Adverse selection (also known as anti- selection) refers to scenarios where either a buyer or the seller has more information than the other concerning the product or transaction.
We say that adverse selection has occurred whenever the knowledgeable party uses this advantage against the other party.
In adverse selection, people who are bad risks usually end up buying insurance than those who are good risks.
- A moral hazard occurs after the parties have agreed to the terms of a contract. Adverse selection occurs prior to agreement.
- Moral hazard is caused by hidden information (lack of perfect information) but adverse selection is caused by hidden actions.
Moral Hazard Vs Morale Hazard
Both terms almost sound the same and also have subtle difference in meaning. But one involves malice while the other does not.
Both moral hazard and morale hazard describe a change of behavior that a person shows after being aware that somebody else will bear the costs of the negative consequences of their behavior.
However, the behavior in moral hazard is intentional and involves deliberate malice or bad faith.
In morale hazard, this behavior is subconscious and no malice is intended. Instead, it is more of the result of an attitude of indifference or carelessness.
Thus, while the change of behavior in moral hazard is conscious, in morale hazard it is unconscious.
How to Manage/Reduce Moral Hazard
There are broadly 2 steps which can be taken to mitigate or reduce moral hazard
- Make information less asymmetric: Neither of the 2 parties can exploit the other if the information they both have regarding the transaction and intentions are the same. However, if removing the information asymmetry proves impossible, the alternative is to remove the incentives that cause either party to exploit the informant advantage that they may be having.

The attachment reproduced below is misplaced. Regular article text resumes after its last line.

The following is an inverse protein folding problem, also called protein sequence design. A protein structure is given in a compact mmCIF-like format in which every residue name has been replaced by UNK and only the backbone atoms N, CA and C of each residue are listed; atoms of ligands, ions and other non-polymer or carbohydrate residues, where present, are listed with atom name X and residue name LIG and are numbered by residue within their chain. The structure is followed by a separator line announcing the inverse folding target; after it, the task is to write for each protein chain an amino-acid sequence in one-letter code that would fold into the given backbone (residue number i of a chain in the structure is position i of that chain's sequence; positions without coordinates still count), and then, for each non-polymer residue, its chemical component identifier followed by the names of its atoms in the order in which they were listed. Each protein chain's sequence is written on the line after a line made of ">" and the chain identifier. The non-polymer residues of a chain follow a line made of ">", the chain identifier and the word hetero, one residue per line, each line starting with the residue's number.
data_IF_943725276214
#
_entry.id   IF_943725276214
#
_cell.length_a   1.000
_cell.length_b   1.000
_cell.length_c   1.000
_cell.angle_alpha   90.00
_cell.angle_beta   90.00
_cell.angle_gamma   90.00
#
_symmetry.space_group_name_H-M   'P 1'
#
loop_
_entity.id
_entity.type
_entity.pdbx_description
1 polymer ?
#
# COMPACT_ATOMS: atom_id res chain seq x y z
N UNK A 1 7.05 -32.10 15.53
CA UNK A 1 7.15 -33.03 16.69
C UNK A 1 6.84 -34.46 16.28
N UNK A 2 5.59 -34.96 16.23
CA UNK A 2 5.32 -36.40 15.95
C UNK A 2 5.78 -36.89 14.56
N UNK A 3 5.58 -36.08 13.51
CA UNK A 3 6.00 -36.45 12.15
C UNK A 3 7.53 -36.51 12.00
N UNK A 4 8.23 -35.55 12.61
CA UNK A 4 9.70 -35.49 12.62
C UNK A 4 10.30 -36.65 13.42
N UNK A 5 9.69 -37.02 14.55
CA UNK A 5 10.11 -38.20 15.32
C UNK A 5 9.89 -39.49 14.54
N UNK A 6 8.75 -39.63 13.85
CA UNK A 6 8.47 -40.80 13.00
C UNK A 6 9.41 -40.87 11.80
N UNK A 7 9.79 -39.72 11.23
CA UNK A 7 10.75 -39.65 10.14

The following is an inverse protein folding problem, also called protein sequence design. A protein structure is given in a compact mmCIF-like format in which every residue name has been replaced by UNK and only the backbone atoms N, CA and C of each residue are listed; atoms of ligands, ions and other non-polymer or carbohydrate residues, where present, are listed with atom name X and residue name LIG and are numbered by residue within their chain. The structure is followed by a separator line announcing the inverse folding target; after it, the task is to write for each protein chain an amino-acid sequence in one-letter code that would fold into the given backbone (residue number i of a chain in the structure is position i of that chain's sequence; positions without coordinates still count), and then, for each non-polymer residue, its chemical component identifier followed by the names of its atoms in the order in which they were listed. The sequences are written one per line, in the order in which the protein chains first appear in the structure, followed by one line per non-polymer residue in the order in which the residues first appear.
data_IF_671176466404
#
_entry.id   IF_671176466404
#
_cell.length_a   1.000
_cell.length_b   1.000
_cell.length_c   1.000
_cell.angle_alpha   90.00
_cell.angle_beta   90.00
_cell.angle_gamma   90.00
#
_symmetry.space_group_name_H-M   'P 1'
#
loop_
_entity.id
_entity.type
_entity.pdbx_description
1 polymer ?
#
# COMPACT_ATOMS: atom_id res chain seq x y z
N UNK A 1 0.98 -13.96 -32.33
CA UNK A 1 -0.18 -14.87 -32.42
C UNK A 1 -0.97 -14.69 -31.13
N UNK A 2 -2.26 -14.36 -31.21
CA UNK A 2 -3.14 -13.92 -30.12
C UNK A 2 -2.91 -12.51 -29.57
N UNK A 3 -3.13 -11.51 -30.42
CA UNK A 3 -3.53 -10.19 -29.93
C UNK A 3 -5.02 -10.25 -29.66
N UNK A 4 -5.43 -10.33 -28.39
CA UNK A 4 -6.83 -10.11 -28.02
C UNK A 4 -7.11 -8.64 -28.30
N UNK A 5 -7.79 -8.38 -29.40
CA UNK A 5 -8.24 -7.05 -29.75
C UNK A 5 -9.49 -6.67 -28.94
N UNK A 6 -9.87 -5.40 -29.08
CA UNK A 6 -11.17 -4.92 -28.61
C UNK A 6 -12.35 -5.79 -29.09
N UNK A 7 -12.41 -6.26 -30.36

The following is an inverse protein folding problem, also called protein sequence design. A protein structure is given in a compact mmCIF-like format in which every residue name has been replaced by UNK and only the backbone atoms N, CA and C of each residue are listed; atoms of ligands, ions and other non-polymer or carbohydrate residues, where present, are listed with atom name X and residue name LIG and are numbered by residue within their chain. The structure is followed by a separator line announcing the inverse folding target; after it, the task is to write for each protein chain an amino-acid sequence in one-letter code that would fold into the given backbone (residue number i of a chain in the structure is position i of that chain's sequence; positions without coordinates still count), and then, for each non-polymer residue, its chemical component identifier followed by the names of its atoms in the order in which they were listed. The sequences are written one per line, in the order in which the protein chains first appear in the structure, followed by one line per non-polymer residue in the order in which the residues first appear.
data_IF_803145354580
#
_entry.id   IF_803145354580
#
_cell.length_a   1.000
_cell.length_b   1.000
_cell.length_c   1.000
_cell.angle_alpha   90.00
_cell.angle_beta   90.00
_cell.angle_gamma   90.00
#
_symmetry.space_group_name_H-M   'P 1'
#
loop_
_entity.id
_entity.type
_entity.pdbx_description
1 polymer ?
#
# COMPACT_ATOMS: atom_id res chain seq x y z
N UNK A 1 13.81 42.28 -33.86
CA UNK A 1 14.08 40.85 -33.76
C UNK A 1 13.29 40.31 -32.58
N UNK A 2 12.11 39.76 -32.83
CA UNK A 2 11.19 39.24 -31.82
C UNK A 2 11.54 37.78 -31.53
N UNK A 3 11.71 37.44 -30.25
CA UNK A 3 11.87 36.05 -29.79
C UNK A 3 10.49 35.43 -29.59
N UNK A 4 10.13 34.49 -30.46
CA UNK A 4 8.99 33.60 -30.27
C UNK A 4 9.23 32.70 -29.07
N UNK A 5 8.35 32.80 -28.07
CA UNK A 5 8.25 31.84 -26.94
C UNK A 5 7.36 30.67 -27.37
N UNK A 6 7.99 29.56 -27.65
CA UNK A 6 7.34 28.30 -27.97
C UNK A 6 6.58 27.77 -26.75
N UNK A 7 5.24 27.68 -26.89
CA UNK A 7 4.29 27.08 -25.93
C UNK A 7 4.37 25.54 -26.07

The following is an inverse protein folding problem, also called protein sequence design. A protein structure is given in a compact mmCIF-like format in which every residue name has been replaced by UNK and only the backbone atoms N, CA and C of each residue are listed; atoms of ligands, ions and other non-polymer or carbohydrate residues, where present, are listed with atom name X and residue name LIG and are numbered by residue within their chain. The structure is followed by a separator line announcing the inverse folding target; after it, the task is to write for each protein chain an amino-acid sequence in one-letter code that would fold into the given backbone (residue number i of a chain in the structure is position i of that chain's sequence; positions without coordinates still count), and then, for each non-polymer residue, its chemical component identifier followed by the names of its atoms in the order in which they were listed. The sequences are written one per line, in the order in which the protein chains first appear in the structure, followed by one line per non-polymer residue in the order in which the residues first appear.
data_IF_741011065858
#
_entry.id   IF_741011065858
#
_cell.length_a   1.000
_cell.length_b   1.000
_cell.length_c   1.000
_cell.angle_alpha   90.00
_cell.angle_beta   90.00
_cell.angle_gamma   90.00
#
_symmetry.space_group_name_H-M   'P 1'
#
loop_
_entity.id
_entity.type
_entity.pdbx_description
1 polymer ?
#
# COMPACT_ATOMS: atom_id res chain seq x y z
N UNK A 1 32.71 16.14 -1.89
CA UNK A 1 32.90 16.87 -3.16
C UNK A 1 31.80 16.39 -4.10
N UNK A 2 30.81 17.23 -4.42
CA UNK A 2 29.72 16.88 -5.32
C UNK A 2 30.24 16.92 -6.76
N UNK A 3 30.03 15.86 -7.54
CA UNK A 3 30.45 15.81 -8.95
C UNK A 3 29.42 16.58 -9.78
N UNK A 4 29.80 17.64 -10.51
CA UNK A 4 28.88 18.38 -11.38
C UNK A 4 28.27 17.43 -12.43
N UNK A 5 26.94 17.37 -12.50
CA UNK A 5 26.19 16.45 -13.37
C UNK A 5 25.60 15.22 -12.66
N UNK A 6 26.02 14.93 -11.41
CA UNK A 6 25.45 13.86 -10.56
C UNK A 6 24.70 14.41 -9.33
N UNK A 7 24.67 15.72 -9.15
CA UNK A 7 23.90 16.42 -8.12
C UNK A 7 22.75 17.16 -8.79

- User ratings: User-generated ratings found on online sites can bridge the information gap you have. For example, Angie’s list, Amazon.com reviews, and Yelp collect thousands of product reviews from customers. Since it’s a huge volume of data, it gives you a clearer picture of companies and their products. These sites take away the incentives for sellers to cheat since bad ratings will ruin their reputation and business.
- In the case of a patient consulting a doctor, one can seek a second opinion from another doctor. The second doctor is not doing the actual treatment but giving a diagnosis. This removes the incentive for him to seek to profiteer at your expense by exaggerating the bill.
- House Inspector: Before buying a house, you can have it checked first by a house inspector.
- Use of Credit Rating Bureau: This helps you to have a better knowledge of a borrower before deciding to lend to them. They give you enough information that, in some way, is as much as that of your initial service provider. This lessens the information asymmetry.
American reporter and political activist, Mumia Abu-Jamal’s words sum up well the predicament of many an anguished insurer.
As they wrestle with the hazards of moral hazards they too would welcome his words: “What a convenient way to dodge their responsibility to take a moral position in this situation.”